Brief Bio

John Carr Walker’s stories have been appearing in literary journals since 2007. He’s the founder of Trachodon Magazine and a 2012 Fishtrap Fellow. A native of California’s San Joaquin Valley and former high school teacher, he now lives and writes full-time in Saint Helens, Oregon.

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Description of Book

The stories in Repairable Men look at the small towns and rural farms where families stay for generations and newcomers never quite feel at home. Whether trapped by dead-end work, hostile relatives, or the troubling legacies of their forebears, John Carr Walker’s characters are seeking escape, forgiveness, and redemption in the dusty corners of the new American West.

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John on Repairable Men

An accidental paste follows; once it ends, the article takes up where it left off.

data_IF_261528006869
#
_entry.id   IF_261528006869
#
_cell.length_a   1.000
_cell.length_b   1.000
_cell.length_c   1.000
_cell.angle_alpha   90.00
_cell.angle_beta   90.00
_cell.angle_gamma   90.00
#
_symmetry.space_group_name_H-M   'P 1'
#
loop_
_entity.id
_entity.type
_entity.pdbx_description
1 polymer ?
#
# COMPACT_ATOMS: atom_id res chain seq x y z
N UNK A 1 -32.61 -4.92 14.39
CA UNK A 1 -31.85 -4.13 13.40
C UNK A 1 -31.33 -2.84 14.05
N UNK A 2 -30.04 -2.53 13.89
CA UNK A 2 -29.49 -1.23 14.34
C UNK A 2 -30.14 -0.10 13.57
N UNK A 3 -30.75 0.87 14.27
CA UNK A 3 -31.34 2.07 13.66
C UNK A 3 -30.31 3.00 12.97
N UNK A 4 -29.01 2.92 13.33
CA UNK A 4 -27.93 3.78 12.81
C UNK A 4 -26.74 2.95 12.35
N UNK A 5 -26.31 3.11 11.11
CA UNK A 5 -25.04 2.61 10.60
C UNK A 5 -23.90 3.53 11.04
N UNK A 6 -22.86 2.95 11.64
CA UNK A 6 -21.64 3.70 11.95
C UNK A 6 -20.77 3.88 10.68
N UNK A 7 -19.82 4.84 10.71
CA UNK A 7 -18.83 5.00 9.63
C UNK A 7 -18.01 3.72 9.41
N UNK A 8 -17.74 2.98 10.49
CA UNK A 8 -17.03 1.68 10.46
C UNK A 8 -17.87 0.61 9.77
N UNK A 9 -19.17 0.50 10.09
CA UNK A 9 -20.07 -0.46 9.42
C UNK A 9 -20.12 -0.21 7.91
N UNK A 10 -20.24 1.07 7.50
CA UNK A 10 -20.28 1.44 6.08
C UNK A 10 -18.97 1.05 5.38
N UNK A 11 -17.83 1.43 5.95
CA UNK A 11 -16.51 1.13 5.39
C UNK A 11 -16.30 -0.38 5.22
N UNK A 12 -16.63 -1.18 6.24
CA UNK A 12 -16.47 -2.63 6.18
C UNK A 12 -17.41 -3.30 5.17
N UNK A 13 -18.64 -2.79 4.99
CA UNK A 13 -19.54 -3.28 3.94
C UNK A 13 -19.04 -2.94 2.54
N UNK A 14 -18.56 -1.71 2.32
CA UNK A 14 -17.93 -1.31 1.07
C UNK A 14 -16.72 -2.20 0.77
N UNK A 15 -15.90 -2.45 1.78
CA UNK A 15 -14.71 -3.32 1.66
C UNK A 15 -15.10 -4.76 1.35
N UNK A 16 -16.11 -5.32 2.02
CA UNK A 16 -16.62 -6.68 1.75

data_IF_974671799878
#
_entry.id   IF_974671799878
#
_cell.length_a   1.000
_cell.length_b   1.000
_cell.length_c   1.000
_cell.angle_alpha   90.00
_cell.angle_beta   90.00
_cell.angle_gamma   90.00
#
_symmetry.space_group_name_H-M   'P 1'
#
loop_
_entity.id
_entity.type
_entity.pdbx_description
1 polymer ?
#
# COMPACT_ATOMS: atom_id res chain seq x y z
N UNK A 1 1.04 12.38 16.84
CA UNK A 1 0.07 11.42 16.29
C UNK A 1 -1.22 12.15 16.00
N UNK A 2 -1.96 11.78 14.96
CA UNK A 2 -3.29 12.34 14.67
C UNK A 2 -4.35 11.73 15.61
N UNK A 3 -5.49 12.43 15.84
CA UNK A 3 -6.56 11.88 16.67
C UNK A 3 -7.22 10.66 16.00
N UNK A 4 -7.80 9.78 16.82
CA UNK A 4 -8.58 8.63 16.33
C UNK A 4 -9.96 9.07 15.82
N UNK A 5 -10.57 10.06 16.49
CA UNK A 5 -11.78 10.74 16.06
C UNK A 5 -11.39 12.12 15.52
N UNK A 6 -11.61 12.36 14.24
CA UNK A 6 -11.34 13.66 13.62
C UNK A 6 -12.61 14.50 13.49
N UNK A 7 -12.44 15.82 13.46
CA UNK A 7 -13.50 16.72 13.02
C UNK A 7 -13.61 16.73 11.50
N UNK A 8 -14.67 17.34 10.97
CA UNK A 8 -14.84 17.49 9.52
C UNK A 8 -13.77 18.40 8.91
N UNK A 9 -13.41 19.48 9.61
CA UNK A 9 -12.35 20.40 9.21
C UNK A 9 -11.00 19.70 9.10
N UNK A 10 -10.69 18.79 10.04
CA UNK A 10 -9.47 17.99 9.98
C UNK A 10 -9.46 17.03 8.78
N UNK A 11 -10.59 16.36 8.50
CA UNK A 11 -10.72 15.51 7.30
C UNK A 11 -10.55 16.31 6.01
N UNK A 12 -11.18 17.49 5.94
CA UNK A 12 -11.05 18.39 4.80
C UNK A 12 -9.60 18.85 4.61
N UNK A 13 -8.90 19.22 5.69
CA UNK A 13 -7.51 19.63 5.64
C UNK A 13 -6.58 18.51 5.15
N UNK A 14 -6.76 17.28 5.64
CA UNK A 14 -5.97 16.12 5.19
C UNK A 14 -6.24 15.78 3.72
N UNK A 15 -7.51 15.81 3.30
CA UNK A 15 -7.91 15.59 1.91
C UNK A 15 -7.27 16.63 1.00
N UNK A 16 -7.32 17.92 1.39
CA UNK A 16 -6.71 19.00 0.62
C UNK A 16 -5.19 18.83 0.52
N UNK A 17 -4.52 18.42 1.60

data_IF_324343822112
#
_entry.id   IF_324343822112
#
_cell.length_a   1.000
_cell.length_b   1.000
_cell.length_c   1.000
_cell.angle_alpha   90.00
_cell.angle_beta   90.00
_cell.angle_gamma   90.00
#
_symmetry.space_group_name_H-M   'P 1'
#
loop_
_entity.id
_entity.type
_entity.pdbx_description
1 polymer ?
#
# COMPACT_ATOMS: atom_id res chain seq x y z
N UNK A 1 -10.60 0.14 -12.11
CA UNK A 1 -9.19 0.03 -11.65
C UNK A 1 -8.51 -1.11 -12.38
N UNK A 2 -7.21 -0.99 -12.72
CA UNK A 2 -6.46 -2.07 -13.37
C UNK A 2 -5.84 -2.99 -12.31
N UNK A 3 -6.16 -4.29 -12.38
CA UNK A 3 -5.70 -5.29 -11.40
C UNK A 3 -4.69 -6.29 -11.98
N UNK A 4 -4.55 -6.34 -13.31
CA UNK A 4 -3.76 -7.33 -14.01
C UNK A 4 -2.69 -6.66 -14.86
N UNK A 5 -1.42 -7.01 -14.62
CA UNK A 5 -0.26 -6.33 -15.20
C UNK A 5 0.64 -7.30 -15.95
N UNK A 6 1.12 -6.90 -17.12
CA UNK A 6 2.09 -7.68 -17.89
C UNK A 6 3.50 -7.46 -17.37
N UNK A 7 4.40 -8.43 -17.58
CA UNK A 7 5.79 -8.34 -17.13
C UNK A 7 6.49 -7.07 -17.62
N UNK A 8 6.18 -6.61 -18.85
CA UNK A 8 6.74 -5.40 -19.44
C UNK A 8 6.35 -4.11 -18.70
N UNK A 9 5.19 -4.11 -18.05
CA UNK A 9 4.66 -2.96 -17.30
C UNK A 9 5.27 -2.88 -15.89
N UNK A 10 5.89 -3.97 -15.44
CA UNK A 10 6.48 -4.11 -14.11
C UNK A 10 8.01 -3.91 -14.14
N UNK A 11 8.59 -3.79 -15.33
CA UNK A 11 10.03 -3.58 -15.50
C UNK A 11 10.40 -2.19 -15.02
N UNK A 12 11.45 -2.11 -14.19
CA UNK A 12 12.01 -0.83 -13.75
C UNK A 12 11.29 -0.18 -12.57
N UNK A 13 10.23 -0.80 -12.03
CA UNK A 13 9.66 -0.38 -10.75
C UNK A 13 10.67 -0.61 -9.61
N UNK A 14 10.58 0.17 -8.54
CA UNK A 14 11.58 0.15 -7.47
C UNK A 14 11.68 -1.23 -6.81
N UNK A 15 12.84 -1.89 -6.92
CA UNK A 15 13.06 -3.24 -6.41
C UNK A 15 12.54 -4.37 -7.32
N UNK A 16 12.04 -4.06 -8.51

Repairable Men is a collection of survivors. I mean this in several ways. For the longest time I was writing stories without an eye on writing a book. I was just writing stories. I was new, my learning curve steep, and my time to write limited. I abandoned a lot of stuff, and forced myself to finish a few things that were already dead. (I eventually figured out that patience is as important as perseverance, and that sometimes starting over is healthy, so long as I remember to be curious about the effect rather than positive about the outcome—but that’s another story.) In the autumn of 2011, after coming home from the Vermont College of Fine Arts postgraduate conference, I gathered all my surviving stories, chapters, and fragments and read through everything. I made two stacks: hopeful and hopeless. The latter was much taller, but I focused my energy on the former, the prose that gave me hope. Hope that I could tighten and clarify. Hope that something would grow from this seed. Hope that these few stories published in magazines would take on a new shade, or display a new attitude, when made neighbors with other stories. I collaged, culled, and wrote and wrote. I asked my friend, fiction writer Alissa Nielsen, to read the twelve stories I’d collected under the title Good Guys like Us. After her insights, the collection was culled a final time to ten stories and the title changed to Repairable Men and I sent it to a short list of publishers for consideration. The next day, I went to work full-time on a novel manuscript—but that’s another story. A year to the month later, Sunnyoutside Press wrote to tell me they were accepting the book. I remember that “Turning Over” was written one warm afternoon in the Gund computer lab at Kenyon College, in June of 2003, during the Kenyon Review Summer Writers Workshop. “A Sword from my Country” was workshopped at Pacific University in what must have been early 2006. “Ain’t It Pretty” lent its title to my MFA thesis. I began “The Atlas Show” and “Retreat” in a rented duplex shortly after moving to Saint Helens, Oregon, and finished them in the small office of my first house. “Grandeur” and “Pups” were the last stories completed, severe reworkings of thesis stories called “Bird Years” and “Life With Dogs.” Yet the particular choices I made, like the many drafts I produced and annotated, are lost to me. The stories are, for me, literally survivors—survivors of moving, of purging, and of a time in life that allowed little time to write. And the theme that runs through them most strongly, as I read the proofs now, is one of survival—of going on after tragedy, of living through hard times, and of living with family that prefers to test rather than love. I also feel a sense of relief that the characters endure with an arch sense of humor. I’ve written into existence funny people, and for them and for me, humor provides hope that they are indeed repairable.